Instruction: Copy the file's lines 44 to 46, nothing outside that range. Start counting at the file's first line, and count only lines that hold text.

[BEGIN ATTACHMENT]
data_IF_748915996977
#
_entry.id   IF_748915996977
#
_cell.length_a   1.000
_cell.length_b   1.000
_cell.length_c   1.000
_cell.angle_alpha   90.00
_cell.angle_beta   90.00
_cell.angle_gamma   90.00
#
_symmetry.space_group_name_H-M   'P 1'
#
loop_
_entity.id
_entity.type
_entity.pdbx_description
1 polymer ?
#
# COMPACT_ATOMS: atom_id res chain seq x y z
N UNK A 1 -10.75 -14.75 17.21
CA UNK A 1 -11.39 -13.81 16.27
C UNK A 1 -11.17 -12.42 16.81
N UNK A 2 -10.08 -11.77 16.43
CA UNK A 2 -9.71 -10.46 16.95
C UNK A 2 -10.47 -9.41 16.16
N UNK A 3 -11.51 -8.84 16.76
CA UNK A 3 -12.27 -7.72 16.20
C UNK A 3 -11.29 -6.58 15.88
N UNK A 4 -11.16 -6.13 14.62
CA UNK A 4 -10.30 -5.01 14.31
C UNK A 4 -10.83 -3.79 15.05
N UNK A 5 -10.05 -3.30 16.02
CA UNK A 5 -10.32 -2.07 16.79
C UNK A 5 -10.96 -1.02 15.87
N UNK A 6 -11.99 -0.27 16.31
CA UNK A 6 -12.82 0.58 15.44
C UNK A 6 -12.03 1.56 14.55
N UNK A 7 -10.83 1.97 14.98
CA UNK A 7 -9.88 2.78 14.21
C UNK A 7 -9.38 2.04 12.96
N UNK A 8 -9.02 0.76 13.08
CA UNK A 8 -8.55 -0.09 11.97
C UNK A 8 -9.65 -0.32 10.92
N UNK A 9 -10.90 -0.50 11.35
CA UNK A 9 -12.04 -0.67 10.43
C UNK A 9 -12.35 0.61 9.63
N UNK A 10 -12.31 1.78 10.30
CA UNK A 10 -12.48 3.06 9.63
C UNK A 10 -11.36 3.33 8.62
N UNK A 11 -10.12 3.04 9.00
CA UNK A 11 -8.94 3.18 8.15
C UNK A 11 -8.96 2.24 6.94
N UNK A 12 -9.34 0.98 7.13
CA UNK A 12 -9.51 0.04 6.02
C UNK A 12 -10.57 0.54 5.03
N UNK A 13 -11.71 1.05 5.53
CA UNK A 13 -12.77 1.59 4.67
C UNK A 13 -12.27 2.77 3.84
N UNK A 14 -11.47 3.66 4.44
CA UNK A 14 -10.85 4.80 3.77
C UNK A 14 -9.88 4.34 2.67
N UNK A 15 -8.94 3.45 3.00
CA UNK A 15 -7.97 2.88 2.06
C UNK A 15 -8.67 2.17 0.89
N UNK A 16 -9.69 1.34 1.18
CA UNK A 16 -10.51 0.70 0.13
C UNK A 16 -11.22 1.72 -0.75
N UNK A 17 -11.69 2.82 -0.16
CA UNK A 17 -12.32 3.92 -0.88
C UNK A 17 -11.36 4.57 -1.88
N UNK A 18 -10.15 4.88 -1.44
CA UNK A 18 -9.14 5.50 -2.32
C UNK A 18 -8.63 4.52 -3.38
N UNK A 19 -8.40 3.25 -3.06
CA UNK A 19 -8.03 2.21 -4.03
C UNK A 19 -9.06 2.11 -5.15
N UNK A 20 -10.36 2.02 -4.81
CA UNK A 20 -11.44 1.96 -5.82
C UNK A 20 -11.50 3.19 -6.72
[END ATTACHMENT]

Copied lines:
C UNK A 8 -9.65 -0.32 10.92
N UNK A 9 -10.90 -0.50 11.35
CA UNK A 9 -12.04 -0.67 10.43